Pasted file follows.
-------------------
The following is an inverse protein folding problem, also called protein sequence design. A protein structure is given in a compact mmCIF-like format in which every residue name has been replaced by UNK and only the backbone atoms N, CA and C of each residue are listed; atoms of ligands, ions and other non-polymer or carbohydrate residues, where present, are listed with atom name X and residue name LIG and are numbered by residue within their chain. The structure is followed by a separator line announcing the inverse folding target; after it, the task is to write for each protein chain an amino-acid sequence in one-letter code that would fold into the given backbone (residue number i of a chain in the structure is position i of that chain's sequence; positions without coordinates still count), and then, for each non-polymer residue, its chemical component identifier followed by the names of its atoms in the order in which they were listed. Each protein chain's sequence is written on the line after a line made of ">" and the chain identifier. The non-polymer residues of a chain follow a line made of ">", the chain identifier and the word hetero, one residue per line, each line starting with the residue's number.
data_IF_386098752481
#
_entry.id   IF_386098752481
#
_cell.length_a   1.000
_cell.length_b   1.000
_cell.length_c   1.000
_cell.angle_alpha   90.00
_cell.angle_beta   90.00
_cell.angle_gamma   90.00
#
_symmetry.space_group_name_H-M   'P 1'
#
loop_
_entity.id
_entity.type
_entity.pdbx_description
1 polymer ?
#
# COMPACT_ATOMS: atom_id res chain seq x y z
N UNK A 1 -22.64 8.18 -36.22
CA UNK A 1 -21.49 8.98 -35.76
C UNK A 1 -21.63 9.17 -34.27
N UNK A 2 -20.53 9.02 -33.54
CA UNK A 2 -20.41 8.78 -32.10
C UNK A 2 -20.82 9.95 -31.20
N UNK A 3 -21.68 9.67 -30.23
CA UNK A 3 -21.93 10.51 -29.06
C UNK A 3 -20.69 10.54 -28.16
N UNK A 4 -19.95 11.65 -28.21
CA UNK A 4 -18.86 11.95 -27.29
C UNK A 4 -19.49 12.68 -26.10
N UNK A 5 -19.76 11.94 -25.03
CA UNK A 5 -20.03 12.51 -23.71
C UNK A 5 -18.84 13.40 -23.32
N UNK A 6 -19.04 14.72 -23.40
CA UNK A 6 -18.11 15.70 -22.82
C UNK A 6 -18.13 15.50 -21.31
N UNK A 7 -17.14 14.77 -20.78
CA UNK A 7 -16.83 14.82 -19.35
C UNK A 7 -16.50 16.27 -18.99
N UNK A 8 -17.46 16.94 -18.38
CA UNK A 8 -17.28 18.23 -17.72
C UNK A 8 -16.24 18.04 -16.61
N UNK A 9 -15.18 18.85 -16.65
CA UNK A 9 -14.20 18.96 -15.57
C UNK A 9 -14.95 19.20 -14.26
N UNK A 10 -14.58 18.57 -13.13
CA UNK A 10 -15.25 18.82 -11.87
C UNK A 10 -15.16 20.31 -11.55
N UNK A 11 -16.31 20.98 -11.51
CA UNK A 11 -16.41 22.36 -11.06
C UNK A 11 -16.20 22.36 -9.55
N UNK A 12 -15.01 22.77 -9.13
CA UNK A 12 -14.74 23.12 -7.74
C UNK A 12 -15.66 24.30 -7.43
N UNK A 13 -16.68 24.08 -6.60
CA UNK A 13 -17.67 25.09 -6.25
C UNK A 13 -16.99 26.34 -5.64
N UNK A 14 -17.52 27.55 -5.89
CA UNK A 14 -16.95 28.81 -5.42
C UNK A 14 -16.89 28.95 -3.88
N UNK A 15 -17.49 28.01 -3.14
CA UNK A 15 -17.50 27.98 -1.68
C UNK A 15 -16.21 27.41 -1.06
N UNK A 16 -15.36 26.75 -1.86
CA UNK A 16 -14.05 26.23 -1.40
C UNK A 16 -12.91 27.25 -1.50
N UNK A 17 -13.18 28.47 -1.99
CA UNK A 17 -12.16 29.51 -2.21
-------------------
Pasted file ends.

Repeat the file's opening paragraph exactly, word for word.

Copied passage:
The following is an inverse protein folding problem, also called protein sequence design. A protein structure is given in a compact mmCIF-like format in which every residue name has been replaced by UNK and only the backbone atoms N, CA and C of each residue are listed; atoms of ligands, ions and other non-polymer or carbohydrate residues, where present, are listed with atom name X and residue name LIG and are numbered by residue within their chain. The structure is followed by a separator line announcing the inverse folding target; after it, the task is to write for each protein chain an amino-acid sequence in one-letter code that would fold into the given backbone (residue number i of a chain in the structure is position i of that chain's sequence; positions without coordinates still count), and then, for each non-polymer residue, its chemical component identifier followed by the names of its atoms in the order in which they were listed. Each protein chain's sequence is written on the line after a line made of ">" and the chain identifier. The non-polymer residues of a chain follow a line made of ">", the chain identifier and the word hetero, one residue per line, each line starting with the residue's number.